(Image- Chion-in Temple Gate at Kyoto by Hiroshi Yoshida 1935)
A little while ago, I won a competition I’d entered at a food fair run by Japan Centre food halls.The top prize was two flights to Osaka courtesy of Air France KLM, five nights stay at the Hyatt hotel in Kyoto (way, way out of my normal budget), and a free tour of the Gekkeikan Sake Brewery. The runners up got free sake. I’ve entered this kind of competition before, but only ever won the free booze at best, so I was astonished to hear that I was the winner, and didn’t quite believe it was real until the whole trip was firmly booked yesterday. So a big thank you to Kim at Japan Centre (and also for the delicious free lunch at the company’s restaurant when I collected the prize).
It seemed a shame to go all the way to Japan and only stay for five days, so we are going for two and a half weeks. Five days in Kyoto are firmly booked, and some time in Tokyo, Osaka and Hiroshima is in the works (probably via a train pass). One of my school friends (hi Sarah!) lived near Hiroshima for a long time, working as a teacher, and she has a lot of recommendations of places to go, and I have quite a few other friends who have been to Japan before and who have recommended places. Top of the list are the temples and old buildings in Kyoto, the Ghibli Museum in Tokyo (if we can get tickets), and the rabbit island near Hiroshima. Oh, and eating a lot, and taking a lot of photographs.
So this isn’t just my travel plans, here’s some books from Japan I’ve read lately:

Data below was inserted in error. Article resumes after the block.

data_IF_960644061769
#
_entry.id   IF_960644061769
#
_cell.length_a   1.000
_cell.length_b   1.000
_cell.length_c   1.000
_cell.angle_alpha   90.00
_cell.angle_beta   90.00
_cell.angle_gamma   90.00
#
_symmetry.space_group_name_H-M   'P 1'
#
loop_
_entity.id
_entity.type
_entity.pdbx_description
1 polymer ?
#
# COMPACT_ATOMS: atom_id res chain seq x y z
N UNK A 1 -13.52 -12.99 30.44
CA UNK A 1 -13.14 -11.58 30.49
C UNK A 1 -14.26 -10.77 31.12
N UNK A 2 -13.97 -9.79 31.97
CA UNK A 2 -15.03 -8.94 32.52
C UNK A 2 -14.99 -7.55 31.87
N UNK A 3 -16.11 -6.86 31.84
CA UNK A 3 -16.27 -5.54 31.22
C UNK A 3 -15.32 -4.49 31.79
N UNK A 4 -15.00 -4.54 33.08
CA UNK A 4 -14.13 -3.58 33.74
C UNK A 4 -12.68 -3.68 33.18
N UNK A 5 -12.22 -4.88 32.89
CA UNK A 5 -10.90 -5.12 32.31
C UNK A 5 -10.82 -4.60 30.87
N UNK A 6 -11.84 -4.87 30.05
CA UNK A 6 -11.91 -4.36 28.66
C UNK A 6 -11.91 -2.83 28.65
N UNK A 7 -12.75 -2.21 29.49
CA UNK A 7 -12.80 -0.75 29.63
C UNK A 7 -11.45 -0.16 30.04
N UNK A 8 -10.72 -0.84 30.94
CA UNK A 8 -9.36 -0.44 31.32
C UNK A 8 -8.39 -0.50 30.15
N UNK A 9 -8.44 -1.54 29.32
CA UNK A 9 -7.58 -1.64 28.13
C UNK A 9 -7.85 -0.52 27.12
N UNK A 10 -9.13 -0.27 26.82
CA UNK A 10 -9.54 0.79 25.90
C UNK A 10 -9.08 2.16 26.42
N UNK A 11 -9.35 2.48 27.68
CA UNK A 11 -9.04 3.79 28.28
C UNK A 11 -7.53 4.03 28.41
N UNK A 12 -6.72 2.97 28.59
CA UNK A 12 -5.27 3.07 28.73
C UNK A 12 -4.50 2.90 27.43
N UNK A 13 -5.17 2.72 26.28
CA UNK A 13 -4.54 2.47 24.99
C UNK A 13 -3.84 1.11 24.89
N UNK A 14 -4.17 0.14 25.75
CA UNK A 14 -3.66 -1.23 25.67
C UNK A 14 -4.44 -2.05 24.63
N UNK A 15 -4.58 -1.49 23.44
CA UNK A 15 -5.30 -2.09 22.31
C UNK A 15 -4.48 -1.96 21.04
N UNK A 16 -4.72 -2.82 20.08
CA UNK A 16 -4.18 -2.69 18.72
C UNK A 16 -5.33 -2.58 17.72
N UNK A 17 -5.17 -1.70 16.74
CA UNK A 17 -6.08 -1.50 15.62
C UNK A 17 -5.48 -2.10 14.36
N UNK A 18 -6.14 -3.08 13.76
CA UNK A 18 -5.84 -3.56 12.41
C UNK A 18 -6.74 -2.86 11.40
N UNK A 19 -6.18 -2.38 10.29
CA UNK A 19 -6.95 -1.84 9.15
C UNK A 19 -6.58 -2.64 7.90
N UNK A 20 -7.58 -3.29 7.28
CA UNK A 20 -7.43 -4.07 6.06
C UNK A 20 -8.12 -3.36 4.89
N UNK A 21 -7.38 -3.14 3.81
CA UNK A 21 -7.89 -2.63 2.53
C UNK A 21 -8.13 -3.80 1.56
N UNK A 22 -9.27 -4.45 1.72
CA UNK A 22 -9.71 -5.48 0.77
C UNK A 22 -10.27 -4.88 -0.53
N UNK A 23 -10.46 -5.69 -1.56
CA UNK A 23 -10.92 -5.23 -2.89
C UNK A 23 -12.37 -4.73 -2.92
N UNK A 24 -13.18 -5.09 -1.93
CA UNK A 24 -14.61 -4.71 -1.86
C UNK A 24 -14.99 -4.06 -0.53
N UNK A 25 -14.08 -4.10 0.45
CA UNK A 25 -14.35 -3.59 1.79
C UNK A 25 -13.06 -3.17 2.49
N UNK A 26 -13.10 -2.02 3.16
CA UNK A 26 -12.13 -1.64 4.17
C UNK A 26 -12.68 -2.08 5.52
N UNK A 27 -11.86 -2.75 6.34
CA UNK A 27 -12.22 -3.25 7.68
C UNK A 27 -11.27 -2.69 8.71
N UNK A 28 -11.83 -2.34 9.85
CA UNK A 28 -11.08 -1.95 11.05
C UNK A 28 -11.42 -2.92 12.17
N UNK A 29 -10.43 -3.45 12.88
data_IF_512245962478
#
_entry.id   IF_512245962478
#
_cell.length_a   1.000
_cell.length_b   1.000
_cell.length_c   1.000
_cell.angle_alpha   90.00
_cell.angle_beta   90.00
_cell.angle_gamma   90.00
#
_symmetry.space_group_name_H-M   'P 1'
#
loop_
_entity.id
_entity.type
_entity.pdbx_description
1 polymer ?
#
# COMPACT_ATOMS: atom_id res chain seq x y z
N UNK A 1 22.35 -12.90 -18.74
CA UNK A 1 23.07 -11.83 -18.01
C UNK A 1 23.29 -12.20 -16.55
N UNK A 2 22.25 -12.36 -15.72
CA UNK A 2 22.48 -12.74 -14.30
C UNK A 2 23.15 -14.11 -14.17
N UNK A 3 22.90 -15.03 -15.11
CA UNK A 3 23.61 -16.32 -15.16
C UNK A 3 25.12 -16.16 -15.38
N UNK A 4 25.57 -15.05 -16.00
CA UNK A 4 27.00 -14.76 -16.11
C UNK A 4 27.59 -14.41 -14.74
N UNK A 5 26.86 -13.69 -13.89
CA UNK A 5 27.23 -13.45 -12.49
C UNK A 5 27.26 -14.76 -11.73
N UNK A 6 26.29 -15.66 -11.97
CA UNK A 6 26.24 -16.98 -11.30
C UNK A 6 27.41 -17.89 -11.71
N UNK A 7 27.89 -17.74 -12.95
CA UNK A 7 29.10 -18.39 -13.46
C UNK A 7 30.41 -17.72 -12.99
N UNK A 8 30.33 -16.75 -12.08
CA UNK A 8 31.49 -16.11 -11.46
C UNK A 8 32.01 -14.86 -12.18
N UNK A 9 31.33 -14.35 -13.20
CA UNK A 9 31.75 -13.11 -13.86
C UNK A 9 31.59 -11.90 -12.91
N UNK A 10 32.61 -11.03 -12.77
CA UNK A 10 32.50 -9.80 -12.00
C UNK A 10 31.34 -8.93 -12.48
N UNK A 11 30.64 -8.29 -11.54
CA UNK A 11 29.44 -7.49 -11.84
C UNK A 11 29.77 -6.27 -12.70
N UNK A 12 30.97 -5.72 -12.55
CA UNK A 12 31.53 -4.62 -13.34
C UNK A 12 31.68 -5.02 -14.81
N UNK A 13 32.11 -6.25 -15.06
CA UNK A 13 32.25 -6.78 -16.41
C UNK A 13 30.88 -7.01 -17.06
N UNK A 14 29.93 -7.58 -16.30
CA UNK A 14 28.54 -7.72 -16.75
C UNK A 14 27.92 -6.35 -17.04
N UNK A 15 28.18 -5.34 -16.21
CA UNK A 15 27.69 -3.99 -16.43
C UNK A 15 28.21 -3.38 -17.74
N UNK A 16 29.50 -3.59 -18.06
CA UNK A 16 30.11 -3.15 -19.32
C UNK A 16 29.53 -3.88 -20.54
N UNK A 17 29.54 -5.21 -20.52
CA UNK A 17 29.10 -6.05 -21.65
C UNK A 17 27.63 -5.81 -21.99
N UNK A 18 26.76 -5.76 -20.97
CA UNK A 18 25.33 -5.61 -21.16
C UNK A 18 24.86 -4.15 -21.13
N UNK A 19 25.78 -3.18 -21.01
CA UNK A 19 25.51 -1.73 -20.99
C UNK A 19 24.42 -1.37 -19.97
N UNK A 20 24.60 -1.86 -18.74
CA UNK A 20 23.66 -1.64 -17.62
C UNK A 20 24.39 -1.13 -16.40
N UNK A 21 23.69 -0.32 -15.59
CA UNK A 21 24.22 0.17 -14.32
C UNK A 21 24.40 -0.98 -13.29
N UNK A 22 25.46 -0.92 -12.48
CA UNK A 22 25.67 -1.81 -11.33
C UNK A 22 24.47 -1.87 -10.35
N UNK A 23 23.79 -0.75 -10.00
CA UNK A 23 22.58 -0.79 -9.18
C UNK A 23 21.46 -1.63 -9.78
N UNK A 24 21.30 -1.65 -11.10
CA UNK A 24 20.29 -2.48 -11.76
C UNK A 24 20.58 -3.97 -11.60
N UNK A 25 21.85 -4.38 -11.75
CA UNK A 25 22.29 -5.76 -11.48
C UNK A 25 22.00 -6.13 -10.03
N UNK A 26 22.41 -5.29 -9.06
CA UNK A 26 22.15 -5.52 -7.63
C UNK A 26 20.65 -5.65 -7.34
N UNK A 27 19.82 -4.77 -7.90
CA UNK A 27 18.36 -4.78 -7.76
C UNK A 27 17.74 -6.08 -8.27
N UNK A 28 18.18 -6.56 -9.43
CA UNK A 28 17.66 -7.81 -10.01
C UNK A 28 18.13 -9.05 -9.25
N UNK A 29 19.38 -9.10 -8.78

A pre WW1 coming of age story by Soseki Natsume of I am a Cat fame. Sanshiro comes from the countryside of southern Japan to study in Tokyo and is baffled and overwhelmed by big city life and women. I particularly liked how a standard love-triangle storyline was set up, and then deflated at the end by the fact the the woman in the triangle actually had her own life going on and had arranged to get married to someone else without the two men even noticing seemingly.
A strange but interesting little essay from 1933 about the aesthetics of Japanese buildings, taking in toilets, why electric lights are ugly, and why gold looks better under candle light. (As it’s from 1933, there’s also a weird self-hating racist bit, which made me sad).
You can read the whole thing for free online here:
The famous book about decluttering and tidying (and possibly the only book I’ve read on the topic written from a Shinto-influenced viewpoint). Mari Kondo focuses on getting you to only keep the things you really want. A useful book for me, as I’m about to spend three months abroad after Christmas, and have been going through dejunking my things before putting them into storage. (I shamefully have 80+ unread books).